Warning: heavy spoilers ahead, although I haven’t spoiled the final ending details.
Despite my lukewarm feelings about the first book of the trilogy, I’ve pushed ahead and am mostly glad for it. Catching Fire is somewhat better paced than The Hunger Games in the front end, for starters. The front half is a lot of talking and Katniss wavering in her feelings for her two suitors, but it is peppered with actual suspense and moments of dread, helping to buoy the tale along. The Quell sequence is somehow not as action-packed as I’d expected, which is a bit of a downside, but is still more enjoyable than the Games for reasons I’ll elaborate on. Overall, it serves as a good transition book, although it is still plagued by problems.
The book opens post-Games, with Katniss bemoaning her dreadful life. Sure, she survived the Games with little actual blood on her hands. Sure, she and her family now live in the Victors’ Village, wealthier than they’ve ever been. She still hunts for the enjoyment of it, has Cinna covering her ass for the talent she should be developing in her plentiful spare time, and is generous to the people of her district. But woe is Katniss, because she and Peeta barely talk (after she rejected him) and Gale’s busy being worked to death per customary Capitol oppression 6 days per week and is bitter about her macking on Peeta on TV. Katniss is a foolish, oblivious young girl when it comes to matters of the heart, and it still detracts from and demolishes the “strong heroine” label people wish to thrust upon her. Collins still doesn’t sell it well, and I’m still not buying it.
The Victory Tour – wherein the winner of the Games is paraded around like a show pony – begins with an ominous visit from the Capitol’s President, who basically calls Katniss out on her bullshit, tells her she was rebellious in her berry-actions that spared both her and Peeta, and says, “Convince me you love him or I kill you and all your loved ones. Ta-ta!” In true good and perfect Katniss form, she has been oblivious to how her manipulation at the end of the Games was a great big FU to the Capitol, sighing about only wanting to spare Peeta.
Katniss soon wakes up on tour as she begins to understand the rebellion that is beginning, of which she is a symbol, and it is here that we finally begin to see signs of the heroine she’s been trumpeted to be. In celebrating boldly in the face of President Snow despite the message that she has failed to convince him and stop the rebellion, she demonstrates a comfort – a sense that being the enemy of Snow is far preferable than being the puppet that pleases him. As rules become stricter within the Districts, Katniss starts fighting back in her own ways. She is finally a girl on fire.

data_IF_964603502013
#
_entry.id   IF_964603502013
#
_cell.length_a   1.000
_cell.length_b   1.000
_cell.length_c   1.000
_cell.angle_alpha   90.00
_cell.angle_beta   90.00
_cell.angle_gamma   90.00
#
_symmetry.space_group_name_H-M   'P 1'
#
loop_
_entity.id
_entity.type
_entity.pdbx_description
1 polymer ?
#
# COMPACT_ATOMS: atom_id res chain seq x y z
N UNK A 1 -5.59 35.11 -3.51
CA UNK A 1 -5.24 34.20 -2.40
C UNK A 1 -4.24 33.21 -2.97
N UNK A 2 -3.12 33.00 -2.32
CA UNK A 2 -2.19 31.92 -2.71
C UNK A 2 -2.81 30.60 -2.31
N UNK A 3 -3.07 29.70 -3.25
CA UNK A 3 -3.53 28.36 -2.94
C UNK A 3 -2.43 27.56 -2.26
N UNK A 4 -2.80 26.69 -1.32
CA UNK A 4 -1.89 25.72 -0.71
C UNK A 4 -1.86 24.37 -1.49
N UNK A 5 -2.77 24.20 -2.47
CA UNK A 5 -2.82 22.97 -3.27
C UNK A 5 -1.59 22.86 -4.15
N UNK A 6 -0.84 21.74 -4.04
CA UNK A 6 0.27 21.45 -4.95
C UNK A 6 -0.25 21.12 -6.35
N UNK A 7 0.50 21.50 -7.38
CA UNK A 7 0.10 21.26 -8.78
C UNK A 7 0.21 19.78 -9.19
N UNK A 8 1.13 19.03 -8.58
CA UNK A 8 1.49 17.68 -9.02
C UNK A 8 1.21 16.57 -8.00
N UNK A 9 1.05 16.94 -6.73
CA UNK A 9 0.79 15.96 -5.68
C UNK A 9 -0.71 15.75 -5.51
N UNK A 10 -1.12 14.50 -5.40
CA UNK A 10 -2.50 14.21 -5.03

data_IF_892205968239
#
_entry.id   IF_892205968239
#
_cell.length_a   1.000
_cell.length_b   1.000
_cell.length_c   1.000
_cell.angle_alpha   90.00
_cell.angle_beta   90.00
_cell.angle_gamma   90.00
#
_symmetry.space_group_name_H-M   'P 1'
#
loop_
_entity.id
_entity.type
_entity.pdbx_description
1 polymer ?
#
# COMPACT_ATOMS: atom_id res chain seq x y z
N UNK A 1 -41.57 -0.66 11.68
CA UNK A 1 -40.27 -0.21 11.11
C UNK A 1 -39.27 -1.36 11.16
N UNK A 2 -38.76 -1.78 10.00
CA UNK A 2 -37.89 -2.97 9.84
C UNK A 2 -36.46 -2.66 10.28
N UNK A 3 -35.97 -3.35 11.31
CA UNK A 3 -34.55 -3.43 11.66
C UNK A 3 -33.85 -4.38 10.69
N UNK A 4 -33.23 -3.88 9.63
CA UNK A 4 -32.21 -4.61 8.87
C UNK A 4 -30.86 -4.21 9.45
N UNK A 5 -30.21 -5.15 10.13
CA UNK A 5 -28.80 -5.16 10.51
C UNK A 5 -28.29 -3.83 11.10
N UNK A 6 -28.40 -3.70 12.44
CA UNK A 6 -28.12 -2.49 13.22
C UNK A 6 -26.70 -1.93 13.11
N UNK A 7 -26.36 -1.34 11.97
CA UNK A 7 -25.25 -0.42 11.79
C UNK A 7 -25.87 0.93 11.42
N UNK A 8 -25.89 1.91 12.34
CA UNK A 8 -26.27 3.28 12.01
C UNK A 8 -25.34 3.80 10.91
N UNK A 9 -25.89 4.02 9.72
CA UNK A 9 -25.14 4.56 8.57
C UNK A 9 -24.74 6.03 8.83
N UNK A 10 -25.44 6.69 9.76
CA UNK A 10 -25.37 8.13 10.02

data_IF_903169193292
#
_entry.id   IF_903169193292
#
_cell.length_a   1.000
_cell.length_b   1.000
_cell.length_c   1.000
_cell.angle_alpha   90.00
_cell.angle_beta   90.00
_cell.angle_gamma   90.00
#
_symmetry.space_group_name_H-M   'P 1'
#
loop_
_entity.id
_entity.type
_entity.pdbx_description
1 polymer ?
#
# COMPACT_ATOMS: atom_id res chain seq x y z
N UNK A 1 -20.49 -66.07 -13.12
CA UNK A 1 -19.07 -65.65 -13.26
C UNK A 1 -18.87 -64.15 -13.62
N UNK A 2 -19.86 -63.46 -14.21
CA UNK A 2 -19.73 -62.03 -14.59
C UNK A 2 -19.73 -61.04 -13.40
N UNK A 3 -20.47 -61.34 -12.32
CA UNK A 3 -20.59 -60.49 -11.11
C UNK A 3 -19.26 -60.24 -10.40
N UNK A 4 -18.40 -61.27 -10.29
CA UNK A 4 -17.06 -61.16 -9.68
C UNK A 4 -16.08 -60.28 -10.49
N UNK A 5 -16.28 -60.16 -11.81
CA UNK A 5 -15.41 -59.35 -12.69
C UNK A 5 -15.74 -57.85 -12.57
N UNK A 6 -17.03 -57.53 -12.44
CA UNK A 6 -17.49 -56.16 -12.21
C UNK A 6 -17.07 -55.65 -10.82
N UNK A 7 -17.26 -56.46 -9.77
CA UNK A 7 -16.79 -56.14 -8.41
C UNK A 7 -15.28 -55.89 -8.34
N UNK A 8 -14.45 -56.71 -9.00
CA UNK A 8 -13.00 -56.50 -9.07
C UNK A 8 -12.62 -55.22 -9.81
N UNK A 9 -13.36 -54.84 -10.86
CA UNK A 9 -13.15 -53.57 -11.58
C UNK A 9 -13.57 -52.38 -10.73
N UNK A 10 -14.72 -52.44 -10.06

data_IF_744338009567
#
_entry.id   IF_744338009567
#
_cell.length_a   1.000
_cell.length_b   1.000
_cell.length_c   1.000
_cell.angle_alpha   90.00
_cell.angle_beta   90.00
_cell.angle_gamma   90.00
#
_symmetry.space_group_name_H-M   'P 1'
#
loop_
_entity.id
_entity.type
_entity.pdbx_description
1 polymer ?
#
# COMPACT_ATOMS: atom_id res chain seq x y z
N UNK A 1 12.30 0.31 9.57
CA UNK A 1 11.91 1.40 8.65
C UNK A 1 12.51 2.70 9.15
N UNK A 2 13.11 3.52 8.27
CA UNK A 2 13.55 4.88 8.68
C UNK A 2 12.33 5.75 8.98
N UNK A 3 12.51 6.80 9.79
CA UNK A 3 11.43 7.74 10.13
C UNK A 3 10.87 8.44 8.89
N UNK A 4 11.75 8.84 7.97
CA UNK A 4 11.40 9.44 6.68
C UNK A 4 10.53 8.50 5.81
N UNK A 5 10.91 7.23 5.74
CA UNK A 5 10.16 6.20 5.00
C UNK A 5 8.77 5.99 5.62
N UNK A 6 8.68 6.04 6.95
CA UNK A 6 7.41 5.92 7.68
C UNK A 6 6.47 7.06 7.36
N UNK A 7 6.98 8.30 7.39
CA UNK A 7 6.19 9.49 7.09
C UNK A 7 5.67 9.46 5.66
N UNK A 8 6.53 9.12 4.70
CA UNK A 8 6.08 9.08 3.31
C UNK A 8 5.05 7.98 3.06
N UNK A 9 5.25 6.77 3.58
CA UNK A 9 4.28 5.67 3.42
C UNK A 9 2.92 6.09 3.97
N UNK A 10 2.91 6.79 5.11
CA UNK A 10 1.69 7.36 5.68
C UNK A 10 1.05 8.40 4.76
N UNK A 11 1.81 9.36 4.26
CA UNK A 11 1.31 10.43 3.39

As for her love life…. Ugh. Frankly, I agree wholeheartedly with Haymitch when he says she could never deserve Peeta. She doesn’t, nor does she deserve Gale. Let’s look at it thus: Gale has spent years as her companion, so blatantly in love with her it hurts, yet Katniss has been so blind, she cannot see it, nor does she truly grasp why Gale might be annoyed with her PG-13 TV relationship until he points out that hello, he loves her…. to which she says, “I know.” Wow, Katniss! Peeta, having bared his heart on TV and bought into the Katniss act during the Games, is understandably pissed when he realizes she feels very different. And yet, when Katniss is under duress on the tour, who’s sleeping beside her to soothe her? Peeta, the ever faithful and loyal. Once again, his genuine feelings and desires are manipulated into an act for the Capitol – and Katniss’ selfish benefit.
But it grows worse: Gale is badly injured, and so she spends the night kissing him and realizing that gosh, I love this guy! I do! But mere days later, she begs Peeta to hold her until she sleeps, because she misses the contact. She vows to die to save him in the Quell. Katniss cannot make up her damn mind. She has no idea what true love is, even at the end of this book. It’s tiresome and grating, and she’s such a selfish prat that I can’t empathize with her. Instead, I want to crawl into Peeta’s head.
Once again, everything works out perfectly for Katniss, without her lifting a real finger, because she is special and good and needed alive. Blech. Everyone risks everything for her, and she is incapable of the proper loving thanks, so why does anyone bother? I call Mary Sue again on this character. She’s tiresome, and were the plot and supporting characters not so fun and the books not so short, I couldn’t be arsed to finish the trilogy.
Speaking of the Quell… I only half-bought that plot device. It seemed far too convenient. Far too dramatic and truly a “must top myself” moment. I went with it, but spent the entire time rolling my eyes at the device. It seemed counter-intuitive to the Capitol’s goals to suppress and silence all rumblings of rebellion in the Districts, and I think that is what bothered me most: it handed the Districts a reason to fight, ever so conveniently. On the flip-side, the sequence didn’t drone on and on about Katniss kissing Peeta and BS’ing a relationship, and focused more on actual action and strategy, so that was a huge plus this time around. I also liked the other contestants far more, given my ability to get to know most of them via the narrative.
Oh, and the pregnancy BS? Really? I simultaneously loved Peeta for it, and hate Collins, because it was so easily disproven. The Capitol easily could have done a blood test on her but oh ho, they don’t, just so they can get away with it… for now…
In spite of all these issues, I still rank this book pretty highly. It’s snappy, breezy and does bring great action and drama. The key is to take it as it is: YA fiction meant to set-up a final book while appealing to teenagers. Embrace it as a fun vacation/transit read, and it’s worth the time.
Rating: 4/5 stars